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June 25, 2014

Guiding Cell Therapy Development

A comprehensive manufacturing and development plan helps guide the process, but significant hurdles to commercialization still exist.

Guiding Cell Therapy Development

Not many cell therapies make it into commercial production and even fewer have become commercially viable. [© fusebulb - Fotolia.com]

  • Creating a solid manufacturing and development plan is critical to successfully shepherding a promising cell therapy from discovery to market, but there are still significant roadblocks and technical challenges that are preventing a large number of cell therapies from being commercialized. This was the conclusion of a panel presentation titled “Targeting the End Game: Keys to Reaching Commercial Viability by Establishing the Right GMP Processes for Cell Therapy Clinical Trials from Processing to Delivery to the Patient” at BIO 2104 in San Diego, Tuesday.

    Session moderator, Brian Hanrahan, program manager at Invetech, laid out the structure and requirements of a sound plan for guiding a cell therapy from IND to commercialization. Requirements such as process integrity, product quality, scalability and regulatory issues, which have very low importance at the IND stage, are of high or critical importance as the cell therapy moves through trials. Likewise, flexibility and operational efficiency, which are highly important in early stages, decline in importance the closer a therapy is to commercialization. Understanding this is important to developing a holistic and forward-looking approach to scale up.

    “Because of these changes, a company developing cell therapy products has to stop, to look up and look at this vision, a bit earlier on than getting into Phase III and at the last moment saying they are going make some changes,” said Hanrahan. “In the early stage you had the ability to change the process and that’s what you intended to do, but as it evolves and begins moving into commercial it becomes much harder to change.”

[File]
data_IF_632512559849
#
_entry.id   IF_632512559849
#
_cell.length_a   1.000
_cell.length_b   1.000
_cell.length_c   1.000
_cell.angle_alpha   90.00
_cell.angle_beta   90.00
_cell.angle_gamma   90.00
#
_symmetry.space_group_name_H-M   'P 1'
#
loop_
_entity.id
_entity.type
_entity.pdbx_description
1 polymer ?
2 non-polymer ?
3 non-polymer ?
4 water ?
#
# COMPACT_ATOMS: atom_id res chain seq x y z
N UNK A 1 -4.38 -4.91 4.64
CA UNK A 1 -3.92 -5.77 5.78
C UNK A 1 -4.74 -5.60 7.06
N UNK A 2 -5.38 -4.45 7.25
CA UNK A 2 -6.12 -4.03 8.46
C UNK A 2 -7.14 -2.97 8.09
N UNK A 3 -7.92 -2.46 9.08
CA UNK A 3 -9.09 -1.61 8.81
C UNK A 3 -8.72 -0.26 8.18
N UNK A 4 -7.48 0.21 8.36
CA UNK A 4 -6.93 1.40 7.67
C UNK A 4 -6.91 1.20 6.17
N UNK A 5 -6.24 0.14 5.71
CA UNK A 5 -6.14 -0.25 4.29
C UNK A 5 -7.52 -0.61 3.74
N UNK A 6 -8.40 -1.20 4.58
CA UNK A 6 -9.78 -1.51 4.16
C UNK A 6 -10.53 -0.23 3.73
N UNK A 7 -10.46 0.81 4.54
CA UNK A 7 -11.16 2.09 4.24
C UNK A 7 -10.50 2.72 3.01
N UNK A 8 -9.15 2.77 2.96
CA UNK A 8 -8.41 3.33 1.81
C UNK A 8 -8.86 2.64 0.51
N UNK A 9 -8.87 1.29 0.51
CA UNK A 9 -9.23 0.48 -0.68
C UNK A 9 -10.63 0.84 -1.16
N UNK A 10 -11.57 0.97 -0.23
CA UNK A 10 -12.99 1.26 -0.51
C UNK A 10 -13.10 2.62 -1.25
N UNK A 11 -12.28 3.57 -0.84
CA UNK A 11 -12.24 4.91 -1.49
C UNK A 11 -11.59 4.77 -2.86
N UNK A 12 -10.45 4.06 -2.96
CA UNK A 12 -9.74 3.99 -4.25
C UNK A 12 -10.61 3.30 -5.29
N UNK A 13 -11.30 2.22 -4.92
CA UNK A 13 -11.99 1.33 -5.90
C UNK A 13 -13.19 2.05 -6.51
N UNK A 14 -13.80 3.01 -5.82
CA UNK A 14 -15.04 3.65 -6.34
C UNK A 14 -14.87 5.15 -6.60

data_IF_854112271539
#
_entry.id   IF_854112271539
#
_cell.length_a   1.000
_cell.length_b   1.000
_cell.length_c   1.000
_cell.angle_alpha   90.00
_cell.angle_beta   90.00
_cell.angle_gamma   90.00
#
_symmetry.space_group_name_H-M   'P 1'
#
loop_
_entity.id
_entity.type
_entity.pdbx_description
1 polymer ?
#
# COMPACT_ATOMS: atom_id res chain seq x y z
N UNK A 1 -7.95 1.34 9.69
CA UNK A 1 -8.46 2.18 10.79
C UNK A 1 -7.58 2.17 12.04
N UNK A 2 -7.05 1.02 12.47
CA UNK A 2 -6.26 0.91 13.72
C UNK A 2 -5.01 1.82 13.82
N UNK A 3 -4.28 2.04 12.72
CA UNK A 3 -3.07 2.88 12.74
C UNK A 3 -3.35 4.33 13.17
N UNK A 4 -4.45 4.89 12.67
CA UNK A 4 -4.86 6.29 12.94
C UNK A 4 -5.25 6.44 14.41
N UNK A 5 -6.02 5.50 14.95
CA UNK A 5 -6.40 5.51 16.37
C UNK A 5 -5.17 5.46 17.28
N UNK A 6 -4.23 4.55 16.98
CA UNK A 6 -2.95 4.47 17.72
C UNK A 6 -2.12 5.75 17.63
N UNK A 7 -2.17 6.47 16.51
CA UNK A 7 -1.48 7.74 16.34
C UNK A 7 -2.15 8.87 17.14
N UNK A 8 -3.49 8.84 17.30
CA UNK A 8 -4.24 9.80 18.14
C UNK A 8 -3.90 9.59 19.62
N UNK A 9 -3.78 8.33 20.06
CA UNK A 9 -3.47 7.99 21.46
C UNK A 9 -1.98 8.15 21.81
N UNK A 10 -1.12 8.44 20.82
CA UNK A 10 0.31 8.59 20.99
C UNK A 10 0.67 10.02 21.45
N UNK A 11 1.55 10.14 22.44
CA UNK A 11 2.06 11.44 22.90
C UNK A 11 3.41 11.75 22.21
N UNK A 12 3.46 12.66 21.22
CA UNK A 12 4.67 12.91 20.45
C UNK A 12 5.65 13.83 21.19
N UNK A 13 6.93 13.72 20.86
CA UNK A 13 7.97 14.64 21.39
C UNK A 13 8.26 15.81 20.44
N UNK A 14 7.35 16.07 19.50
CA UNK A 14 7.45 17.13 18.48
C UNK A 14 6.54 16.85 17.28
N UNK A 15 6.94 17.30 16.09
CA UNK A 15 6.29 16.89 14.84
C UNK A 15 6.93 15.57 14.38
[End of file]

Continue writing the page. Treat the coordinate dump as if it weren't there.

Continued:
• Developing a Solid Plan

    Even though scientists have been working on the production of cell therapies for the better part of 30 years, the track record of bringing them to market is not good. The sobering fact remains that not many cell therapies make it into commercial production and even fewer have become commercially viable. According to Robert Preti, president and CSO of PTC, a contract developer and manufacturer of cell therapy products, there has been progress over that time. However, he said it is still important to step back to try to understand why so many potential therapeutics reach the cusp of coming to market only to ultimately fail.

    “If we are going to complete this journey from bench to bedside, we can’t be thinking strictly about what happens today,” Preti said. “We’ve got to be thinking about the ultimate deliverability of the product.”

    A significant consideration for bringing a potential therapy to market can often be out of the hands of the company that made the discovery and may not even take into account whether it is effective. As companies consider how they will scale production, they need to consider both what the anticipated cost of the product will be and, further, whether healthcare payers will reimburse for the product.

    Michael May, CEO of the Center for Commercialization of Regenerative Medicine (CCRM) agreed cost and the potential for reimbursement for a cell therapy can significantly affect development plans. “You can kill technology ideas or cell therapies early on if, in fact, you can answer the question that it won’t be paid for,” May noted. “That can be determined by the cost of goods, how much headroom there is for technology improvement over the standard of care, or what the burdens on healthcare systems or insurance companies are.”